In the third chapter I introduce the concept of Stove Use Monitors (SUMs), devices that objectively quantify stove use through direct measurements of physical or chemical parameters on stoves, cookware or food. Using Thermochron iButton temperature dataloggers as SUMs I recorded the initial adoption and sustained use by 82 households in the Guatemala CRECER stove trial. During the 32 months of the study, I recorded stove temperature signals from a total of 31,112 stove-days, with a 10% data loss rate. I present the protocols for sensor placement, data collection and data management specific to these sensors. I implemented a peak detection algorithm based on the instantaneous derivatives and the statistical long-term behavior of the stove and the ambient temperature signals to count the number of daily meals and determine daily usage. The fraction of days in use from all stoves and days monitored in a period (the "percent stove-days") and other key quantitative metrics are defined and their population-averaged behavior and statistical variability are modeled. Using robust Poisson regression models I detected small (3-12%) but statistically significant seasonal variations in the population level of use, while the age of the stove and household size at baseline did not produce statistically significant variations. Usage was highest during the warm-dry period from February to April, with 92% stove-days (95% CI: 87%, 97%) and 2.56 daily meals (95% CI: 2.40, 2.74); and it was lower during the warm-rainy season of May to November and the cold-dry season of November to February. The high levels of sustained use found reflect optimal conditions for stove adoption in the CRECER trial. The narrow confidence intervals highlight the precision and accuracy of the SUMs to detect the small seasonal fluctuations. Modeling the variability with a random effects model I find an intraclass correlation coefficient of 76%, confirming the stability of daily use behavior within households, whereas the main sources of variance are found between homes.
In the fourth chapter I study the critical role of behavior in the adoption process and in the delivery of benefits from cookstoves. I focus on the patterns of stove stacking found in the RESPIRE and CRECER studies. Using graphic representations for hierarchical clustering analysis ("heat maps"), I identify groups of households that had similar combined stove-fire use behavioral patterns ("stove stacking clusters"). Despite the high levels of stove use measured with the SUMs, fifty-percent of the households reported continued use of an open fire. The preparation of animal feed was the task most commonly performed with the fire (46% of the households) followed by the boiling of corn kernels to prepare tortillas (nixtamal, 25%), space heating (13%), boiling water (11%) and preparing food for the family (11%). The stratification of the SUMs-measured stove use was strongly driven by the preferences of the households for using the stove or the fire for specific tasks. Clusters that performed a larger number of tasks with the fire had lower stove usage. This explains why the between-household differences in the SUMs-measured stove use in the regression models could not be accounted for by the fixed characteristics of the households.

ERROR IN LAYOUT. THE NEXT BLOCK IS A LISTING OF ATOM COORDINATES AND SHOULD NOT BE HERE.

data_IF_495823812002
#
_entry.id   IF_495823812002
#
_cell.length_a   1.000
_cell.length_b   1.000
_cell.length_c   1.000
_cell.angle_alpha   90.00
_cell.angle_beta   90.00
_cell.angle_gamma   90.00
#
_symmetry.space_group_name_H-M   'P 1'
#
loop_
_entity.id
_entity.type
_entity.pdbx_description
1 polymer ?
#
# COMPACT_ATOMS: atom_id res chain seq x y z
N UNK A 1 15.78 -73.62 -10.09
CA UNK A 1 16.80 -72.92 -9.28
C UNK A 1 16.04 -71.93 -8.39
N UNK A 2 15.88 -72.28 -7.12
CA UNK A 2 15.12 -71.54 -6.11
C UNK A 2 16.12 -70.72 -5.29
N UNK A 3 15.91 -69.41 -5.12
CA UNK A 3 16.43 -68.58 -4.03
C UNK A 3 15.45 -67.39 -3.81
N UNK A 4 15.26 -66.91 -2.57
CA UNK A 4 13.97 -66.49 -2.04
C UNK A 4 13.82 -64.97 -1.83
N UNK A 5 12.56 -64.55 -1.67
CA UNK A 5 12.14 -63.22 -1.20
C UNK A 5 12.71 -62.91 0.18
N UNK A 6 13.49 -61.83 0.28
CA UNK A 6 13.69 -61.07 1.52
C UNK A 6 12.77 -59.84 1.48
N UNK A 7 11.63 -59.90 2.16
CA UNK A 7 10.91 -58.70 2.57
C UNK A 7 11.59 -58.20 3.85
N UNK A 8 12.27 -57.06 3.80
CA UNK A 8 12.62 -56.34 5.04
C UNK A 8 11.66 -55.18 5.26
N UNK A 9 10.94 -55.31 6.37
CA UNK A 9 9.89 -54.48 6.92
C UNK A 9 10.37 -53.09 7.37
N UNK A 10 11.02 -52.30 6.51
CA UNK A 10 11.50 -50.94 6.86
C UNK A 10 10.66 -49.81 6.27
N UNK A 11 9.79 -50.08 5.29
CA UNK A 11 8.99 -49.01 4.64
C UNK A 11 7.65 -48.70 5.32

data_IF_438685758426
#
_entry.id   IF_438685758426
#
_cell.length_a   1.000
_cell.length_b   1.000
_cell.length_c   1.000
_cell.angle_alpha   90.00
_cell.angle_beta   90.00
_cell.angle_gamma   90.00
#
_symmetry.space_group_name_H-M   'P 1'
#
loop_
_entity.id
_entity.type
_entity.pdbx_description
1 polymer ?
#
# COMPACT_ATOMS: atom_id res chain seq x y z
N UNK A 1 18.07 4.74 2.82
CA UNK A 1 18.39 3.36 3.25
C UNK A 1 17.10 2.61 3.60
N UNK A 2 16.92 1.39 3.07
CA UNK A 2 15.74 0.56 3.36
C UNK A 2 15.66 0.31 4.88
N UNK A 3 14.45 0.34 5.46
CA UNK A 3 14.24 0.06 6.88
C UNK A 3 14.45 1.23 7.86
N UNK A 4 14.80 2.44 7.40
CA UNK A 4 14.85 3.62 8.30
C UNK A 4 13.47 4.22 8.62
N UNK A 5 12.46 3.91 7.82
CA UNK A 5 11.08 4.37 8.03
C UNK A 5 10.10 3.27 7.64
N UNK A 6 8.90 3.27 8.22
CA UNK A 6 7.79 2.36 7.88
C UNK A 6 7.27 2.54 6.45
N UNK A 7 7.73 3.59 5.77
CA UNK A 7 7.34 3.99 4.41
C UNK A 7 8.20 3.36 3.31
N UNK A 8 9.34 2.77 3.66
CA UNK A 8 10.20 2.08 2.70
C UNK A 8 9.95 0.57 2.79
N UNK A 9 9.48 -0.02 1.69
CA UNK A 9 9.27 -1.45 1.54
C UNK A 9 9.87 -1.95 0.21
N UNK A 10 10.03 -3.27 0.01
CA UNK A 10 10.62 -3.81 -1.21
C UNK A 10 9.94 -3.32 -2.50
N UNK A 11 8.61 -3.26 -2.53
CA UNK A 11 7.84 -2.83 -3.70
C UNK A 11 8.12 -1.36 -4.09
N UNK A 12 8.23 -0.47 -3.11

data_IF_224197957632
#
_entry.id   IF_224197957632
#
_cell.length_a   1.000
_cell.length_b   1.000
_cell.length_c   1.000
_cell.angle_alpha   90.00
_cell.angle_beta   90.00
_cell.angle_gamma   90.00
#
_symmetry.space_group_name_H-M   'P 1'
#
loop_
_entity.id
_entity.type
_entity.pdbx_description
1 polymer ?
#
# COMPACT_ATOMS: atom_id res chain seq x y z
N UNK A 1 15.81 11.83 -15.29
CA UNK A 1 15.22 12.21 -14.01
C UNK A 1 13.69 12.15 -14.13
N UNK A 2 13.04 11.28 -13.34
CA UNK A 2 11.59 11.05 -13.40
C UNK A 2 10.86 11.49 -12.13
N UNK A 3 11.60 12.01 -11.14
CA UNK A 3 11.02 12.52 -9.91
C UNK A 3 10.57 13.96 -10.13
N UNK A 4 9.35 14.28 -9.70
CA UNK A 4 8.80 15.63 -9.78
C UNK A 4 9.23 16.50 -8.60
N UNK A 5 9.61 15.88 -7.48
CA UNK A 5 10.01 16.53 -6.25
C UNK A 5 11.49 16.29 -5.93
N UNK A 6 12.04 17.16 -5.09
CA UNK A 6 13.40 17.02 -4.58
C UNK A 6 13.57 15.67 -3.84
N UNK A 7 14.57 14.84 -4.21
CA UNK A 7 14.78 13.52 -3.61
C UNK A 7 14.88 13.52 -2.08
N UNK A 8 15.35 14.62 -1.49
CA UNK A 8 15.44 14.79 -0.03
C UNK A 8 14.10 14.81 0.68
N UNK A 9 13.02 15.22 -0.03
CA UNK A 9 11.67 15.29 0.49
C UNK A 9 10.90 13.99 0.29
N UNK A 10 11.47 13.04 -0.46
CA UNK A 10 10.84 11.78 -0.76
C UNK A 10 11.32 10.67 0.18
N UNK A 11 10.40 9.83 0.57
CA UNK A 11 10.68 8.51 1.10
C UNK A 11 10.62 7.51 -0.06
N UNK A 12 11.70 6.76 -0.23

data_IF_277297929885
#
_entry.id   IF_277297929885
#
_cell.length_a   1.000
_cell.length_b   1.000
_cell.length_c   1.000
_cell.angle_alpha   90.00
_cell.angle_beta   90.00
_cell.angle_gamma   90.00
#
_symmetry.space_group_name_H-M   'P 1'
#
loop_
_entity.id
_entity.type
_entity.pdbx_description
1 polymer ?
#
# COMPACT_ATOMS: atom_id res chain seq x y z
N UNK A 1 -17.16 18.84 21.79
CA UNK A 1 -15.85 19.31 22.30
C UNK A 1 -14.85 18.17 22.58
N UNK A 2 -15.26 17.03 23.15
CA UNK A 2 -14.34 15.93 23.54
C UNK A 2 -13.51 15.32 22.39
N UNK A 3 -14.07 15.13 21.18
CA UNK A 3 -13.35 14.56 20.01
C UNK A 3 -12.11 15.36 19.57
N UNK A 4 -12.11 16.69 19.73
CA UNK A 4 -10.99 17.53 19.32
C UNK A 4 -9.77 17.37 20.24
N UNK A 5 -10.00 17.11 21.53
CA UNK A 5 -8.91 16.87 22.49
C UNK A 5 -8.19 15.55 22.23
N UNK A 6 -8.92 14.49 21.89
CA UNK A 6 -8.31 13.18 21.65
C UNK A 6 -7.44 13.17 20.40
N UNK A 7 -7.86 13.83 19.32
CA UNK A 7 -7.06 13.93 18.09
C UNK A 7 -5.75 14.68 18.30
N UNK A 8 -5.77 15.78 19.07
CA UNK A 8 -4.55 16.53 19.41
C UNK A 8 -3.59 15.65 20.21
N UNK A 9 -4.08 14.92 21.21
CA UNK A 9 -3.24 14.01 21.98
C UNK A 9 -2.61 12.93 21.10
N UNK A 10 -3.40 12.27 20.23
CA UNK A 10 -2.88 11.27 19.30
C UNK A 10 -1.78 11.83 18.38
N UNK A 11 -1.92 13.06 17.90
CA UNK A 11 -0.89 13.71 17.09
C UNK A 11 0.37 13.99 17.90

Chapter five presents an integrated discussion and the concluding remarks of the dissertation. I conclude that when the energy end-uses of the open fires extend beyond cooking, cookstoves become imperfect substitutes for all fire tasks. Therefore, in addition to monitoring cookstove use it is crucial to include the residual use of traditional fires in the assessment of the impacts brought by the sustained use of new a cookstove. I describe current research efforts in the development of monitoring tools for stove adoption and discuss the need for open source platforms to scale up stove use monitoring and to merge fuel consumption, air pollution and emissions data with stove use parameters. The Stove Use Monitors can herald a new era of research to elucidate the behavioral determinants of stove usage and cookfire prevalence, which had not been possible previously at larger scales due to a lack of objective measurements. It is equally critical to develop analytical frameworks and quantitative monitoring tools to identify the distinct behaviors affecting each of the stages of the stove adoption process and to understand the role of other behaviors that influence the exposure to household air pollutants, such as the time-activity and time-location patterns of the household members, kitchen ventilation, fuel preparation, stove operation and stove maintenance practices.